Tag Archives: encryption

Iranian Hackers Steal Academic Research Papers From Over 70 Universities

By: Brent Burgess                                                                                                                9/18/201

Around three weeks ago SecureWorks, a cybersecurity research group, discovered a massive phishing scheme that has been recently targeting many universities. This phishing attack has targeted over 76 universities in 14 countries, including Australia, Canada, China, Israel, Japan, Switzerland, Turkey, the United Kingdom, and the United States. Most of these spoof sites had domains which attempted to replicate the universities’ library pages, getting access to accounts attempting to enter their library resources, and obtaining 31 terabytes of academic knowledge. When the information was entered, they were redirected to the actual university library site where they either were signed in or asked to repeat their credentials. The 16 domains were created between May and August of this year. Many of these stolen research papers were then sold by texting an encrypted message to WhatsApp or Telegram.

These phishing attacks were found to be perpetrated by the Cobalt Dickens hacking group which has been found to be closely associated with the Iranian government. In March of this year, the United States had indicted the Mabna hacking group and nine members in connection with the group. This group’s previous attacks appeared to have the same infrastructure as the Cobalt Dickens attacks, implying some of the same members were involved. These universities which create cutting-edge research are high priority targets due to the value of their information presents as well as the difficulty of securing them. This hack has taken place shortly after the United States decided to re-establish economic sanctions with the United States implying a potential political motivation.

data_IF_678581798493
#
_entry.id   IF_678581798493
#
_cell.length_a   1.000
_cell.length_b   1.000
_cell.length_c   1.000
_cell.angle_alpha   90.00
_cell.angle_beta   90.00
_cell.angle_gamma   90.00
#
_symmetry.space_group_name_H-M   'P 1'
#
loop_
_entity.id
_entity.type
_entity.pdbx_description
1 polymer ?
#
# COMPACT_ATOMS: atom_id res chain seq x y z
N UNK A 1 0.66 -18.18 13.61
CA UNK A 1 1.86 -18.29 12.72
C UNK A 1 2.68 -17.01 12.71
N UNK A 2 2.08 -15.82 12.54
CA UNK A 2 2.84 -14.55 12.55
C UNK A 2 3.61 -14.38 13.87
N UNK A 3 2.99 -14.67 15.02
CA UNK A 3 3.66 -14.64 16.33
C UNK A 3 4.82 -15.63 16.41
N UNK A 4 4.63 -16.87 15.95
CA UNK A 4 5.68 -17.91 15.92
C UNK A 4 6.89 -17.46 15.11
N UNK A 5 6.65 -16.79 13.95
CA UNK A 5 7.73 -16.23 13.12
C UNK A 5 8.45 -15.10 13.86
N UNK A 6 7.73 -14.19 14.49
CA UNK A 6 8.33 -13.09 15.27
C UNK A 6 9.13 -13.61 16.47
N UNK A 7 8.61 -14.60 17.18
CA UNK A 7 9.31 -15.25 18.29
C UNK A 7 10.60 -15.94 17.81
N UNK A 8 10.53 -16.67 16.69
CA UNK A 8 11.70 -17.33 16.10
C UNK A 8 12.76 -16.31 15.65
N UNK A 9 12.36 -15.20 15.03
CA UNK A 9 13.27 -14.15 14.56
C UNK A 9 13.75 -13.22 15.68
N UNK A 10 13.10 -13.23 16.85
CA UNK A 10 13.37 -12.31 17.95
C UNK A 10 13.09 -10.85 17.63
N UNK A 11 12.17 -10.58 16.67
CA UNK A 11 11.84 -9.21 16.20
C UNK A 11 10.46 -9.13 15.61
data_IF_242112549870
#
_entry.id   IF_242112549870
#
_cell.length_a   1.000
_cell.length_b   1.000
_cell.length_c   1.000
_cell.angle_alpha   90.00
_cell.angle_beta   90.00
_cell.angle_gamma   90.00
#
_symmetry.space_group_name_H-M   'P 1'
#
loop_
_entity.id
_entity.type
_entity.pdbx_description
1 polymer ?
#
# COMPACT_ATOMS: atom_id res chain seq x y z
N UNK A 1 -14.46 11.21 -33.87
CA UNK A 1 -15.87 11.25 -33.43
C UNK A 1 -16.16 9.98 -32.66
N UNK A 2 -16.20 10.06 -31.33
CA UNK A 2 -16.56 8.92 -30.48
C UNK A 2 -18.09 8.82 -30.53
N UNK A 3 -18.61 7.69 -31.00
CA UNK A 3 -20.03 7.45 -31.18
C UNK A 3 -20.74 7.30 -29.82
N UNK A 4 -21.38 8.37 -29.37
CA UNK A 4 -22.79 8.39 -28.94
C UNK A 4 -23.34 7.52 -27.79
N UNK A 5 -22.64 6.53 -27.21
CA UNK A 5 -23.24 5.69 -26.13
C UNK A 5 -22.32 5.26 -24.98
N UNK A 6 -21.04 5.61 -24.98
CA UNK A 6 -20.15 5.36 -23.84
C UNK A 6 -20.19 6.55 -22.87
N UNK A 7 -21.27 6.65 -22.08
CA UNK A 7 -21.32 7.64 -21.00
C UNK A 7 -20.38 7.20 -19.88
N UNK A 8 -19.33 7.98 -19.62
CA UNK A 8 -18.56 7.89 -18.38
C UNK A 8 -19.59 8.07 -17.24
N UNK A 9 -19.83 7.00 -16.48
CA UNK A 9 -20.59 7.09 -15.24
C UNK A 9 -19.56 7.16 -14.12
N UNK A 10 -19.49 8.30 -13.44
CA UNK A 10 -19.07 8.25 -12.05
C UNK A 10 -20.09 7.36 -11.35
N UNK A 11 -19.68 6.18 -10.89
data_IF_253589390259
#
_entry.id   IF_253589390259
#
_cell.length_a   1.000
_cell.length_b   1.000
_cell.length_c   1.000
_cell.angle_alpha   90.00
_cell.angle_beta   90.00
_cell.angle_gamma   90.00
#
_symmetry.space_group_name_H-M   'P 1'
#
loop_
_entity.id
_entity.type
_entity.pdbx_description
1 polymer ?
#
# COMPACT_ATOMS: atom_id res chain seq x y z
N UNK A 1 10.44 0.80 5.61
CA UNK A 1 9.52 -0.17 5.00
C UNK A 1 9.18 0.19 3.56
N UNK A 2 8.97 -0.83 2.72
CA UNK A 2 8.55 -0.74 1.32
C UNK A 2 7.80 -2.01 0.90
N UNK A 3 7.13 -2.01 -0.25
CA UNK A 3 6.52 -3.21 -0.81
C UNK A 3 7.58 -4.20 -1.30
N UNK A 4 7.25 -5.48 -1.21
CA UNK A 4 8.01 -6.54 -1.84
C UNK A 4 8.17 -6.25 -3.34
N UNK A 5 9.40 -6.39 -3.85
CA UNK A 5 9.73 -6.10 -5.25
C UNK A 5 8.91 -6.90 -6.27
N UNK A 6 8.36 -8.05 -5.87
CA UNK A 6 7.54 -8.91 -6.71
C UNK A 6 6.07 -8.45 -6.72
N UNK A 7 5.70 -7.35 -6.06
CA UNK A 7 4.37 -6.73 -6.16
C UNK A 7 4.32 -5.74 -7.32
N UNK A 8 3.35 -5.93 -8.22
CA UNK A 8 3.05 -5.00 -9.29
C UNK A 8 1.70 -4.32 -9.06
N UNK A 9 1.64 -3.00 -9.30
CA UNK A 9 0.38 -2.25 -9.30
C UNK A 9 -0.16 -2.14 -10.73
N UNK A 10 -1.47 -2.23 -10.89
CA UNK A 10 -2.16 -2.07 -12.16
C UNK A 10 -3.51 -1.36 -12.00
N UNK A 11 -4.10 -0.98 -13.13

“This widespread spoofing of login pages to steal credentials reinforces the need for organizations to incorporate multi-factor authentication using secure protocols and          implement complex password requirements on publicly accessible systems.”                  -SecureWorks

Sources:

https://www.zdnet.com/article/iran-hackers-target-70-universities-in-14-countries/ https://www.express.co.uk/news/world/1017903/US-sanctions-Iran-hackers-nuclear-power-cybersecurity-donald-trump/                                    https://www.securityweek.com/iranian-hackers-target-universities-large-attack-campaign-secureworks                                                https://www.secureworks.com/blog/back-to-school-cobalt-dickens-targets-universities

 

 

Trustico Servers Compromised

When you surf the web, your web browser requests and receives data from some remote server. If you are logging into a website, you would want to have your login info secure, meaning when you send that information to the remote server for verification, you don’t want the data to be in plaintext such that it can eavesdropped by someone on the network. This is where SSL (Secure Sockets Layer) or TLS (Transport Layer Security) protocols come in. These protocols are used when then website you visit has HTTPS instead of HTTP, with the ‘S’ standing for “secure”.